English department launches the Fall 2009 issue of the Northridge Review

Aprile Sumague

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Clint Campbell reads his poetry at the release party. Photo by Aprile Sugamue / Staff Reporter

Clint Campbell reads his poetry at the release party. Photo by Aprile Sugamue / Staff Reporter

The Northridge Review release party on Friday night was an intimate event attended by students, professors and writers. This semester’s English 412 class was successful in hosting the launch of the Fall 2009 issue, which contains pieces from Spring 2009.

Writers were allowed to read their pieces out loud to the audience; some even read pieces that were not in the magazine. Fiction stories, poems and a drama were recited during the two-hour event.

Mona Houghton, adviser of the Northridge Review, started the night by thanking the contributors, the English department staff for organizing the event, and the people who financially supported the event especially the Associated Students who “keep the budget going on a regular basis.” She also thanked the editors of the Fall 2009 issue, Melanie Grafil and Robert Kane, who handled the transition from having a class of nine students to 20.

“They were both infinitely wise and patient. I think they deserve a group hug, almost,” Houghton said.
Grafil and Kane presented three awards before the reading started; the Northridge Review fiction award, the Rachel Sherwood award and the Academy of American Poets award.

Each writer was given about five minutes to read their piece, or a portion of their piece. Once done, they were to introduce the next writer.
Guests were allowed to take a few minutes to stretch, grab a snack and refreshment, which was provided in the back of the JR 319 room. Some people who were not able to get the magazine beforehand also took the opportunity to get a copy, which was sold, outside the room for $5.

“This costs less than a pack of cigarettes,” writer Joseph Mattson said.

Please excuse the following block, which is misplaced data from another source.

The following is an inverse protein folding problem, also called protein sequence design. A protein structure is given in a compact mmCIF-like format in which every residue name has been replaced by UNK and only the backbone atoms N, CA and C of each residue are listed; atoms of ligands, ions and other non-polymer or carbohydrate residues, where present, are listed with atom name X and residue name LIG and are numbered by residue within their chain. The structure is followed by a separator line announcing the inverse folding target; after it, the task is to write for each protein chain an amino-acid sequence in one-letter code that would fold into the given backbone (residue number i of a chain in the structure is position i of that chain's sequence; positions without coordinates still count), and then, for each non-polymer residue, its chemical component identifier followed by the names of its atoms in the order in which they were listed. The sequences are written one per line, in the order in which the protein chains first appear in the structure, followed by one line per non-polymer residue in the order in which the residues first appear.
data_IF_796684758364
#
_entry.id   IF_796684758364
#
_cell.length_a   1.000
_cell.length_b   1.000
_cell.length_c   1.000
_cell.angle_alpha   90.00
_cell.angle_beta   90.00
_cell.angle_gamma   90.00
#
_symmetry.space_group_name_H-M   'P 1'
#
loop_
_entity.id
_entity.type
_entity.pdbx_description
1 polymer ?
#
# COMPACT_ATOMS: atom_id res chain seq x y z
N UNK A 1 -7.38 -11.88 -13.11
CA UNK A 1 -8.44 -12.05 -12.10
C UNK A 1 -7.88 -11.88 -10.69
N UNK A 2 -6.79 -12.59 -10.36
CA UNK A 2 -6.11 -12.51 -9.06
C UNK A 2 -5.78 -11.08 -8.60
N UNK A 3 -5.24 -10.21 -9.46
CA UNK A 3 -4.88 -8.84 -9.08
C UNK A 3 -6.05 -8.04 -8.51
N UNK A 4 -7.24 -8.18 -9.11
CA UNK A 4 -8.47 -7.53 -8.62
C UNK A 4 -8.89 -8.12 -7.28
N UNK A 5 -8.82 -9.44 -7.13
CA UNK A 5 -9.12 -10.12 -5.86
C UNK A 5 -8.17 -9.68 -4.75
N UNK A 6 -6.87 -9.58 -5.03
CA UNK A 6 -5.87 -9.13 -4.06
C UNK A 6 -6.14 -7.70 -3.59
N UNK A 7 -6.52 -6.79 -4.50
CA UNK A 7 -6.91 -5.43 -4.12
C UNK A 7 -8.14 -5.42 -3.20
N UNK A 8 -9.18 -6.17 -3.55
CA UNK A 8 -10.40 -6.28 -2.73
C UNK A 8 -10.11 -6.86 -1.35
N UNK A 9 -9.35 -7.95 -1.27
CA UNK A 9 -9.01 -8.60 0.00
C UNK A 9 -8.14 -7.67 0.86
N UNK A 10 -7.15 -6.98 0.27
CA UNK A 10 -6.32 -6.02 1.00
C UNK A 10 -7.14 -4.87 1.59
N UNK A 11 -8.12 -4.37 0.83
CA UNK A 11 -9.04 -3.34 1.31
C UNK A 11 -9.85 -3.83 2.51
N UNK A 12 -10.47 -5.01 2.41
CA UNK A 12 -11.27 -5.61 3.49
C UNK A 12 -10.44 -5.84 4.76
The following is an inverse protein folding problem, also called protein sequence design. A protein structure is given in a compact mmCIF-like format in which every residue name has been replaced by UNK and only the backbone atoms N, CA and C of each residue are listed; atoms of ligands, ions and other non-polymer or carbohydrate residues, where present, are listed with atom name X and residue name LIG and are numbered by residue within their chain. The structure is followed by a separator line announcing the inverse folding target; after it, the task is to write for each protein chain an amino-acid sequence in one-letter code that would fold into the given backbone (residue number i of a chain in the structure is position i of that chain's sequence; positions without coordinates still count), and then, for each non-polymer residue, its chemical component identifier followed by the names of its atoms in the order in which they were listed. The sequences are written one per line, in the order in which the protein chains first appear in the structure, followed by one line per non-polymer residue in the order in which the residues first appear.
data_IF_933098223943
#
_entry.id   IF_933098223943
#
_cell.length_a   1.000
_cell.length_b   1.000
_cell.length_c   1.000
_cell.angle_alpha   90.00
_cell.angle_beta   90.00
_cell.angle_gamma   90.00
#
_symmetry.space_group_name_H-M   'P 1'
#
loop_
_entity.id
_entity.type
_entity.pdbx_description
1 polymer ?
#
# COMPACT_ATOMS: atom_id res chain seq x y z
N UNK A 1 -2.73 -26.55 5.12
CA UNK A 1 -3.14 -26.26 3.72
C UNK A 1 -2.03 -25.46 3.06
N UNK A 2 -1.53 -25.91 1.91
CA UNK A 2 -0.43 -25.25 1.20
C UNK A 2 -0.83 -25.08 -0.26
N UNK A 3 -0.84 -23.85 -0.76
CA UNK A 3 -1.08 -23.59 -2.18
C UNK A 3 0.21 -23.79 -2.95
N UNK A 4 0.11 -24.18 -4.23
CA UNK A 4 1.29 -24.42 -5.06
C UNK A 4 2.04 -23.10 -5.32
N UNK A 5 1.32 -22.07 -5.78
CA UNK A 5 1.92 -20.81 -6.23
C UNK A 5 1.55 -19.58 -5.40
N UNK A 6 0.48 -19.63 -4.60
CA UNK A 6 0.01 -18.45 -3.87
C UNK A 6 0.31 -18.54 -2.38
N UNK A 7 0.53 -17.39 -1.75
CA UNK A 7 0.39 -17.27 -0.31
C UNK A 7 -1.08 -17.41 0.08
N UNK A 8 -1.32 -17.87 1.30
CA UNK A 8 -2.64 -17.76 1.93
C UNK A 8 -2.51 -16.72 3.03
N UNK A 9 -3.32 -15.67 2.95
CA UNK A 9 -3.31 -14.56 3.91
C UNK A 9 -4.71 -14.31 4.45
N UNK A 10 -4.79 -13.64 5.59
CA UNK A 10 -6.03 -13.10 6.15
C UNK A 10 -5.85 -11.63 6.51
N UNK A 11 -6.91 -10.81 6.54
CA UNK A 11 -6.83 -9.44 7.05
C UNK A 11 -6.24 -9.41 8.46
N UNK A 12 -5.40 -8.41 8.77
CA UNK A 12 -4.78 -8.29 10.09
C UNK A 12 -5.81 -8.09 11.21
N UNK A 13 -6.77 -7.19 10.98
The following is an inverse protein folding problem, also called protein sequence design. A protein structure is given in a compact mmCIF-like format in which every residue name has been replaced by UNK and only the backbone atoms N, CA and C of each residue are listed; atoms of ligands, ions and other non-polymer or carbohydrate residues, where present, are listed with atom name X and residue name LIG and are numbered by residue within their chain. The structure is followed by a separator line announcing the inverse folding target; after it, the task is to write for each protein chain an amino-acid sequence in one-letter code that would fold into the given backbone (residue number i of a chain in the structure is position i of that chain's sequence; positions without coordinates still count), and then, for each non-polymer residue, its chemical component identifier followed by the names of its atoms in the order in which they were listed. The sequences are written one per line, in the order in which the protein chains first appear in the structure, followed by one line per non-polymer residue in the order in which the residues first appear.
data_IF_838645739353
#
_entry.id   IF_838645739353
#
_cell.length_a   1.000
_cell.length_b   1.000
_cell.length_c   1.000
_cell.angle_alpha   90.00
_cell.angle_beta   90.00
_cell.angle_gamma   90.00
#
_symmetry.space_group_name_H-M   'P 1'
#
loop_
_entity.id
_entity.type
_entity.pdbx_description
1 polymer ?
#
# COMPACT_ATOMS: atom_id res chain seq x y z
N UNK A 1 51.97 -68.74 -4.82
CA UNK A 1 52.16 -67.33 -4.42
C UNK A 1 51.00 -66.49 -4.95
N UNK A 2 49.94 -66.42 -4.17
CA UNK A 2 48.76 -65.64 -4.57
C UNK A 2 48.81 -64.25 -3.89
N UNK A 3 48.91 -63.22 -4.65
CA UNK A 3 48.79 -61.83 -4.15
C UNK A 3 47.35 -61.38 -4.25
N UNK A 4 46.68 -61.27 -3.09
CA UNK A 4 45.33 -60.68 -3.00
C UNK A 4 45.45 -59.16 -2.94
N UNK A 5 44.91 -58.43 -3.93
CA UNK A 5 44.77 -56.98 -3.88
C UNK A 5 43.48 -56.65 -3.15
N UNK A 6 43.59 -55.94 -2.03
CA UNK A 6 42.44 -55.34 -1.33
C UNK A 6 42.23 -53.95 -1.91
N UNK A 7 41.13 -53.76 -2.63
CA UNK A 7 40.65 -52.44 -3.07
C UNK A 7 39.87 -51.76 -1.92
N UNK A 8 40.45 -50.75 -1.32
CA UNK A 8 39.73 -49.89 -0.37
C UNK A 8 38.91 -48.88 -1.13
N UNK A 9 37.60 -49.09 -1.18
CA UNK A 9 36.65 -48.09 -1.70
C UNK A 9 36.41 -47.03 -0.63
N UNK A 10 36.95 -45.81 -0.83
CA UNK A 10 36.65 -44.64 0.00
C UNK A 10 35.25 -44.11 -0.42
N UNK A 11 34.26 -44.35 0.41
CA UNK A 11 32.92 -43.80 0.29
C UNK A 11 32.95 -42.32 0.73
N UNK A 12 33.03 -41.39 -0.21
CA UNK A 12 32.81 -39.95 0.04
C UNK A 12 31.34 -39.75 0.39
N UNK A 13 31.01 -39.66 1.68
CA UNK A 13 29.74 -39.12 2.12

While the writers read their pieces, Kevin Cikatricis and Rebecca Brown, two staff members of the National Center on Deafness took turns in interpreting the pieces to the hearing impaired audiences.

Cikatricis said that although they did not have the opportunity to read the pieces ahead of time, he loved the experience and thought it was interesting.
Kwang Ho Kim of the Northridge Review is trying to connect the deaf studies program with the magazine, and the first step in accomplishing that is by getting the deaf studies program involved with the English program. Work from deaf students or deaf artists will be included in the Northridge Review by creating a CD, he said.

“We will choose their poetry and the writer will come out and do the hand gesture,” Kim said. “We started this semester and for the following issue, we will have the CD.”

Houghton had expected a good turn out from the release party and she said they got an “excellent” turn out. She said everybody who participated did well and having the interpreter there was great. She hopes to see more people from the hearing impaired community show up next semester.
Kim said that the Northridge Review is expanding and more people are coming every semester to the release party. He said they might hold the next party at the Noski Auditorium.

“It was very exciting to have so many people support the creative writing community. I am personally thrilled to be a part of such a vibrant community that can produce this magazine twice a year and have such a high quality material,” Houghton said.
The Fall 2009 issue of the Northridge Review is available at the Matador Bookstore and at a few bookstores around town.